Though the similarities are undeniable, Splice takes this idea a step further and perhaps makes it even a bit more current, urging viewers to consider not only the sort of warped parent-child relationship which forms as a result of this creation, but also one of a blurred area of sexuality. Clive finds himself irresistibly drawn to the young Dren, who quickly matures into a beautiful young woman, albeit with wings and a tail. His navigation of this sensual space adds an additional layer to the already complex nature of the relationship between creature and creator, ultimately culminating in questionably consensual and potentially bestial intercourse.

The limitations and ethical restrictions of science is yet another theme that Splice shares with Shelley’s work. Early in the novel, Victor tells of his frustrations with the way he studies science in school, feeling his classes are too limited and that even his professors are inadequate since they refuse to push the boundaries of what is already known: “It was very different when the masters of the science sought immortality and power; such views, although futile, were grand; but now the scene was changed. The ambition of the inquirer seemed to limit itself to the annihilation of those visions on which my interest in science was chiefly founded. I was required to exchange chimeras of boundless grandeur for realities of little worth” (Shelley 37).

Victor decides to build his creature partially out of pent up frustration that he cannot explore and expand his knowledge of the scientific world within the confinement of his academic setting. He longs for the power and limitless possibilities that accompany the potential of what he can accomplish, and in a way Clive and Elsa long for something very similar. Their decision to subvert the wishes of their employers and continue on with their own splicing research reveals the true nature of their scientific intent; they do not only wish to help people, though they may wish that as well. If they did, they would simply have continued to look for the medical benefits in those DNA which they had already discovered. What Clive and Elsa are searching for is something greater, the potential to create something more intriguing and powerful than they or anyone else could imagine, only, like Victor, they are completely unprepared to actually cope with the consequences of what such a discovery means.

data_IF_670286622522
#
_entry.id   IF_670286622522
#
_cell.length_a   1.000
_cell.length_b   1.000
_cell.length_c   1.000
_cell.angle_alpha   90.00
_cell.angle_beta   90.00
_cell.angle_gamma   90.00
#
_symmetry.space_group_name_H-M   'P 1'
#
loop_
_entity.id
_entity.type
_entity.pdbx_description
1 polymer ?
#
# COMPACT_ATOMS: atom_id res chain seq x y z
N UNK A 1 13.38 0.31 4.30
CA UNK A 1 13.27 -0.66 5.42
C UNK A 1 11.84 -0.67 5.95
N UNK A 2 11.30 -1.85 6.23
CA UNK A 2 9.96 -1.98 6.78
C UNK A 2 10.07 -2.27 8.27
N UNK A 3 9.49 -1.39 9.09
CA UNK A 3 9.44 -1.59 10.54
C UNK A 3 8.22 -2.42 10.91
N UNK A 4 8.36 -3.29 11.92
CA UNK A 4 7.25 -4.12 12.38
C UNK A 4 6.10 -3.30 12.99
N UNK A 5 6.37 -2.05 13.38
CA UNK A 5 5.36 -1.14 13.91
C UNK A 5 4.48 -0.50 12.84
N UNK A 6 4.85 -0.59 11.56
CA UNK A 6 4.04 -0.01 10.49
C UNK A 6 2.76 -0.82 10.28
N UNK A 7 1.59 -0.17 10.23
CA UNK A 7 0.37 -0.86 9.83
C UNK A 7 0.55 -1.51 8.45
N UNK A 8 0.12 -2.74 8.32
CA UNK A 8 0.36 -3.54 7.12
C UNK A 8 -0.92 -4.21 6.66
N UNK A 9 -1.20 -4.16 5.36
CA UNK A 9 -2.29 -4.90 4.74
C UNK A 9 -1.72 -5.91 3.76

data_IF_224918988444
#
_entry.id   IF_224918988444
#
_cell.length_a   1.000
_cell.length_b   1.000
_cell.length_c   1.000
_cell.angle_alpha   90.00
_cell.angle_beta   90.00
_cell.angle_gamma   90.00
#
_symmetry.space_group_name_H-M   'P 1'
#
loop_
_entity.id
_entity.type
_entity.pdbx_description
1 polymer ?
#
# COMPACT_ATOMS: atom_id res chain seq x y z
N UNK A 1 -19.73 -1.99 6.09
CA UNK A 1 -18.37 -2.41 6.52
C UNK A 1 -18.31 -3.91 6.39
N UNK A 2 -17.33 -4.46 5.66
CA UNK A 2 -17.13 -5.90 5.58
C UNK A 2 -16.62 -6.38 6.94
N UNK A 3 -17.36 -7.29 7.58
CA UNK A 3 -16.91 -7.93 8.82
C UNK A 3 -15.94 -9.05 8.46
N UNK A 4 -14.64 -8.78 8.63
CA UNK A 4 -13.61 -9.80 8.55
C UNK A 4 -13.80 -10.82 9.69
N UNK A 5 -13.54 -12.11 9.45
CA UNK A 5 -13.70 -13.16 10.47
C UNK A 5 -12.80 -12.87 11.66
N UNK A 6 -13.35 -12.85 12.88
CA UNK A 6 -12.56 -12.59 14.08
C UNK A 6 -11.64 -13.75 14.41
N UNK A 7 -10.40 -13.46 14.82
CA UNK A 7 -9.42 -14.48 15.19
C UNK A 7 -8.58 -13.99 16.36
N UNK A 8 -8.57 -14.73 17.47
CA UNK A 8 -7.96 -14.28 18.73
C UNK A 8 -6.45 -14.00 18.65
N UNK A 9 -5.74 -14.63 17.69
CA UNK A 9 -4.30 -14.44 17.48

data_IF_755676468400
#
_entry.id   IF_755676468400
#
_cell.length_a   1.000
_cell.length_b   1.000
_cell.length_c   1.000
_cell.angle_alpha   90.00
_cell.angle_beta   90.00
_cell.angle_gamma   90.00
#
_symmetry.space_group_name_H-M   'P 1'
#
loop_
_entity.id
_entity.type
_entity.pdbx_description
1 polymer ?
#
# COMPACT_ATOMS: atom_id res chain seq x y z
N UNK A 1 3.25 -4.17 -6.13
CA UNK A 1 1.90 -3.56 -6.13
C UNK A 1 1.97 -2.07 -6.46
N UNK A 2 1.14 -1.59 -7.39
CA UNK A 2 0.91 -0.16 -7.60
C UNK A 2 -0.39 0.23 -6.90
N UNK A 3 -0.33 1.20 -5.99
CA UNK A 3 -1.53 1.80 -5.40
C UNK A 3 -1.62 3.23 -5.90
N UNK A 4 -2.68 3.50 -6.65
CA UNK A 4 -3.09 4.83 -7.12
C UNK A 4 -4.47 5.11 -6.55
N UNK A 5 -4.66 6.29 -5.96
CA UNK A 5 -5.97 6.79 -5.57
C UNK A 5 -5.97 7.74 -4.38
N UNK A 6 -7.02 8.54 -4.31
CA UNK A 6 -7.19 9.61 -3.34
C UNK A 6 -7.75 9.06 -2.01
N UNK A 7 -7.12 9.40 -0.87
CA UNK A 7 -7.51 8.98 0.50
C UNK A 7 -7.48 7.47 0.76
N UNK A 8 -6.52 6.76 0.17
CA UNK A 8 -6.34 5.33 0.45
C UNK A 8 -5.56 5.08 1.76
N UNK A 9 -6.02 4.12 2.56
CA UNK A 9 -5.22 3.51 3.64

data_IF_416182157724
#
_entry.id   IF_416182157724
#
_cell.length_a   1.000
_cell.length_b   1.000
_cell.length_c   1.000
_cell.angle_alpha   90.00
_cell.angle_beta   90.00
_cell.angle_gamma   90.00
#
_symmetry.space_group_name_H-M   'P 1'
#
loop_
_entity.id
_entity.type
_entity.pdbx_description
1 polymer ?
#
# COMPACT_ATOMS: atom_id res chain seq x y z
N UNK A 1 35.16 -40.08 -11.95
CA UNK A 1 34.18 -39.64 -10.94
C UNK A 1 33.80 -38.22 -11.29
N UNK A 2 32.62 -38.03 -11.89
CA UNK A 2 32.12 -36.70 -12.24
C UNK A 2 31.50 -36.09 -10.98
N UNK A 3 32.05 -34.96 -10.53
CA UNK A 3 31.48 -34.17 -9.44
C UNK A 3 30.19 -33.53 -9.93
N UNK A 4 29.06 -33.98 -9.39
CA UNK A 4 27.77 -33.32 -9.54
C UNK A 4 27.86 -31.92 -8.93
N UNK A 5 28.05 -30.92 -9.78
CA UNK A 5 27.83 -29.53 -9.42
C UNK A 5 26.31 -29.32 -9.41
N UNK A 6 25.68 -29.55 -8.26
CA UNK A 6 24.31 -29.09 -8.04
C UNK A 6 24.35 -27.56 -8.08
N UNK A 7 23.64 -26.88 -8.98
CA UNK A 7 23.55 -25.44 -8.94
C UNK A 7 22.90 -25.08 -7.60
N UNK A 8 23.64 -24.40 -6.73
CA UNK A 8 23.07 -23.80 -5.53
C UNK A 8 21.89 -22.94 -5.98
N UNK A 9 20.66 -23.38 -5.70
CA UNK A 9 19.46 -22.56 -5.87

Ultimately, it seems that both Shelley and Natali have a similar sort of view regarding the creation and progression of such ‘unnatural’ life. The end result is not merely scientific nor is it purely familial, but rather a combination of the two; in other words, the reactions and choices made after a creation has been born are as ethically important and ambiguous as the act of creation itself. As A.A. Doud summarizes in his review of Splice, “Real monsters aren’t born, naturally, or in a test tube. They’re raised.”

 

Works Cited

Shelley, Mary Wollstonecraft. Frankenstein, or, The modern Prometheus. Waiheke Island: Floating Press, 2008. Print.

Newman, Jonathan. “Old School Meets New Science Frankenstein Fiction: ‘Splice’ Delivers.” http://www.examiner.com/article/old-school-meets-new-science-frankenstein-fiction-splice-delivers

Dowd, A.A. “Even without the nuts and bolts, Spliceis clearly a Frankenstein story.” http://www.avclub.com/article/even-without-the-nuts-and-bolts-splice-is-clearly–200932

Image retrieved from: http://cdn.filmschoolrejects.com/images/splice-review.jpg